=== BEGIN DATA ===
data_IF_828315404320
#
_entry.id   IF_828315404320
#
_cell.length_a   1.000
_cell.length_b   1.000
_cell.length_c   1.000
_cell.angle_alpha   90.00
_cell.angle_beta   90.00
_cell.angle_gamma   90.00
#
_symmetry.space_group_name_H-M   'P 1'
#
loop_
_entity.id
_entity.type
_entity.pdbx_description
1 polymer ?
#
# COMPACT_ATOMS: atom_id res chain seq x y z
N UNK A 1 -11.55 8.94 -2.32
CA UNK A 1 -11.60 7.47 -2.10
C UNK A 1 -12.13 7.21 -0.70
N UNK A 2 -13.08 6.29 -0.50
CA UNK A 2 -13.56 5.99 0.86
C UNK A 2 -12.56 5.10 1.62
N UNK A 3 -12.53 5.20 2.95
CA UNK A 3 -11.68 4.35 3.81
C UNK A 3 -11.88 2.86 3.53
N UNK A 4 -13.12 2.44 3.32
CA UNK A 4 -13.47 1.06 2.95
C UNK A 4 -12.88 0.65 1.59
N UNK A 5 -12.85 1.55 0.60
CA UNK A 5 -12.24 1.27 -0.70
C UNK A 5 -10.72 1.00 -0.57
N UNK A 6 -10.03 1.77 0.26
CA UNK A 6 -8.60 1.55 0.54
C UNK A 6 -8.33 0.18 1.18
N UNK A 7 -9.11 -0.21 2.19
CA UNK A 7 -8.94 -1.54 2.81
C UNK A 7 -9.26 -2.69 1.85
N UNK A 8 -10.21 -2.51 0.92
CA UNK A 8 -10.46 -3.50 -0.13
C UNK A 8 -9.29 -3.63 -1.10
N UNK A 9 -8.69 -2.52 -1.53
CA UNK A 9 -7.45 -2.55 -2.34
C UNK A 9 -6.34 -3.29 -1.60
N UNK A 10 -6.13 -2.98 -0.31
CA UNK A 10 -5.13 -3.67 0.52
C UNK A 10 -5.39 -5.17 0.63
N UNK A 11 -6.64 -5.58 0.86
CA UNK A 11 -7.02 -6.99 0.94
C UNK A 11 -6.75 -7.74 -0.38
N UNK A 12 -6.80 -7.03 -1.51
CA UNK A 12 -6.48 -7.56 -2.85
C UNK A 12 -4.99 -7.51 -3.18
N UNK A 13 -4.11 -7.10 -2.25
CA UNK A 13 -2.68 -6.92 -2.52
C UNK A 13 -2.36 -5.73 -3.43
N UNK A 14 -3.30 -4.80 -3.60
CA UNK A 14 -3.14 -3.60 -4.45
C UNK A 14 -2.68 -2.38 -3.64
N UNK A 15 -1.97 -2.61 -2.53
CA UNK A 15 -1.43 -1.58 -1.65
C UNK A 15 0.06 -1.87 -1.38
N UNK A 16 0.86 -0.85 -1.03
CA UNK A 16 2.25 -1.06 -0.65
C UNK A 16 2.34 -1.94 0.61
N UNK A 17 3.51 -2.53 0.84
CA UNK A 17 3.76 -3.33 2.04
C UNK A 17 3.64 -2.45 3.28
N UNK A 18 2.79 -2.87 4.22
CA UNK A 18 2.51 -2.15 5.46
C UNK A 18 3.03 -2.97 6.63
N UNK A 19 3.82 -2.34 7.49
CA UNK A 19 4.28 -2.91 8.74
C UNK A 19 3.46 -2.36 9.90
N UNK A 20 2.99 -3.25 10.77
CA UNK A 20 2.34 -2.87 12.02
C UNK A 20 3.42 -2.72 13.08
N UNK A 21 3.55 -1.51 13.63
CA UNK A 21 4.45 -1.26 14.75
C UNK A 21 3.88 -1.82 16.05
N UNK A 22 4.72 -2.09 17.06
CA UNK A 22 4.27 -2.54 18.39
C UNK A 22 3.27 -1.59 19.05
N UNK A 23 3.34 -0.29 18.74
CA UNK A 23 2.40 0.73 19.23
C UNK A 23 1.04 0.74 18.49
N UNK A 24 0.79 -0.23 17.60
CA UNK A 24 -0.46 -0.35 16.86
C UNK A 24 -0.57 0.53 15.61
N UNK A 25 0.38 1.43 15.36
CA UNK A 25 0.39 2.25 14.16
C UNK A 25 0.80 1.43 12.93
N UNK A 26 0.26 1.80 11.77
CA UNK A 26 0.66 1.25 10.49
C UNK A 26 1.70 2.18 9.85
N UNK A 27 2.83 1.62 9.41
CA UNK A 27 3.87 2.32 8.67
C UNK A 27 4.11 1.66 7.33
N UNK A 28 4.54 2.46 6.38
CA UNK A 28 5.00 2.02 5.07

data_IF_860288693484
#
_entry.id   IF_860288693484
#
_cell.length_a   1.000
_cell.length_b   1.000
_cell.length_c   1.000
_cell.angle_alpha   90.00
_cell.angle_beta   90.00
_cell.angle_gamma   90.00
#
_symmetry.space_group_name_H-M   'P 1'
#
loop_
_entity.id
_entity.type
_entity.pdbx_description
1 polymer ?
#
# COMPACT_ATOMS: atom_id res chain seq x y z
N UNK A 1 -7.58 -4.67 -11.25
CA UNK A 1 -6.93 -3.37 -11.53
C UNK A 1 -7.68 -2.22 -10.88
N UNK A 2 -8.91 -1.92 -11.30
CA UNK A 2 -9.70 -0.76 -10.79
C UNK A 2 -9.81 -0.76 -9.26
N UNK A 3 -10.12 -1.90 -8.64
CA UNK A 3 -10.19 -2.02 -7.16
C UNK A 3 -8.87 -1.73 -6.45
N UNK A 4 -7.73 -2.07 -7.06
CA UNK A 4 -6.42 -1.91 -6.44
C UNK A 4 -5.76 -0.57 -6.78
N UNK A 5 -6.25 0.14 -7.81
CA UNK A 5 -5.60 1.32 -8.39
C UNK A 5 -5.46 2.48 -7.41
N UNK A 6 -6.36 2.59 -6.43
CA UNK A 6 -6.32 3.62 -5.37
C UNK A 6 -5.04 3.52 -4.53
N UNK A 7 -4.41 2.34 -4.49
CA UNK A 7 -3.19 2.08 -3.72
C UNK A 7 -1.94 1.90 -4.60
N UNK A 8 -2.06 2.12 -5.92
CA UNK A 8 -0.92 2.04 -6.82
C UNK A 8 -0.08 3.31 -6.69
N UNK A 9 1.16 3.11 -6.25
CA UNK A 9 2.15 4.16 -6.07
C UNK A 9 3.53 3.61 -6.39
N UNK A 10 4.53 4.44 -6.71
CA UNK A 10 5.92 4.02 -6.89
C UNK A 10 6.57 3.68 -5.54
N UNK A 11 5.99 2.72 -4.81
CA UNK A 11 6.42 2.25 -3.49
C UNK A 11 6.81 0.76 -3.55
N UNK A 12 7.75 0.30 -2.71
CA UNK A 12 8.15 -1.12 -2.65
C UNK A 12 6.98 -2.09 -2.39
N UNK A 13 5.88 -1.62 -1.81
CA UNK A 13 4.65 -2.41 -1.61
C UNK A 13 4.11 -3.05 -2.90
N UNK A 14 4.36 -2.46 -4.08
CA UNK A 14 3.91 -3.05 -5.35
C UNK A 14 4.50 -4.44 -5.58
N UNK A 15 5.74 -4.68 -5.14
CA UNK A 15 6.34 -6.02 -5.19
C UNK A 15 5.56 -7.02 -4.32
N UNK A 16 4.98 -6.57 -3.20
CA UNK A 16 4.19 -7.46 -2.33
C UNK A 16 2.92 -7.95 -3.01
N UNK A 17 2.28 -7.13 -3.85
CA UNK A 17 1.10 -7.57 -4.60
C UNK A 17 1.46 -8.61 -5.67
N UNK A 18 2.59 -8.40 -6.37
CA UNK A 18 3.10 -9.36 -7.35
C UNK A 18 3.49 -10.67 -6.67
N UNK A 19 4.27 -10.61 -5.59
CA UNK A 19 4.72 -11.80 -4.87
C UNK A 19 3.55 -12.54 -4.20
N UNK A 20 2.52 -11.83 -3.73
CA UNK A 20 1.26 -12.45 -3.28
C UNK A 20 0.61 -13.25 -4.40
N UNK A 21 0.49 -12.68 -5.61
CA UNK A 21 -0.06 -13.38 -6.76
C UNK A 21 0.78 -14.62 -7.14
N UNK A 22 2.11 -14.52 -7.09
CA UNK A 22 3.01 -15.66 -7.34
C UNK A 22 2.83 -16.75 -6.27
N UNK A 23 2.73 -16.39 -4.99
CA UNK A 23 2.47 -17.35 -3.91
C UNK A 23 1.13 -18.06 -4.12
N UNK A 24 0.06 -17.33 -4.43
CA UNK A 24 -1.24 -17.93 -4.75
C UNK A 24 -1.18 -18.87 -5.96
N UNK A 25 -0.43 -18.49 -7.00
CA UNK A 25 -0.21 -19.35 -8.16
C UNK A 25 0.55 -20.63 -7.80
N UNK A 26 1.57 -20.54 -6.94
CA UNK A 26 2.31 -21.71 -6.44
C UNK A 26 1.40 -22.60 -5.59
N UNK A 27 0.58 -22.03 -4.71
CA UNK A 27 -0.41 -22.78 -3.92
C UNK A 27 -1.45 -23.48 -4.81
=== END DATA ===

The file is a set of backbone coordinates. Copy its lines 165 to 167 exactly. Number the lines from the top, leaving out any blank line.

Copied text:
C UNK A 14 4.50 -4.44 -5.58
N UNK A 15 5.74 -4.68 -5.14
CA UNK A 15 6.34 -6.02 -5.19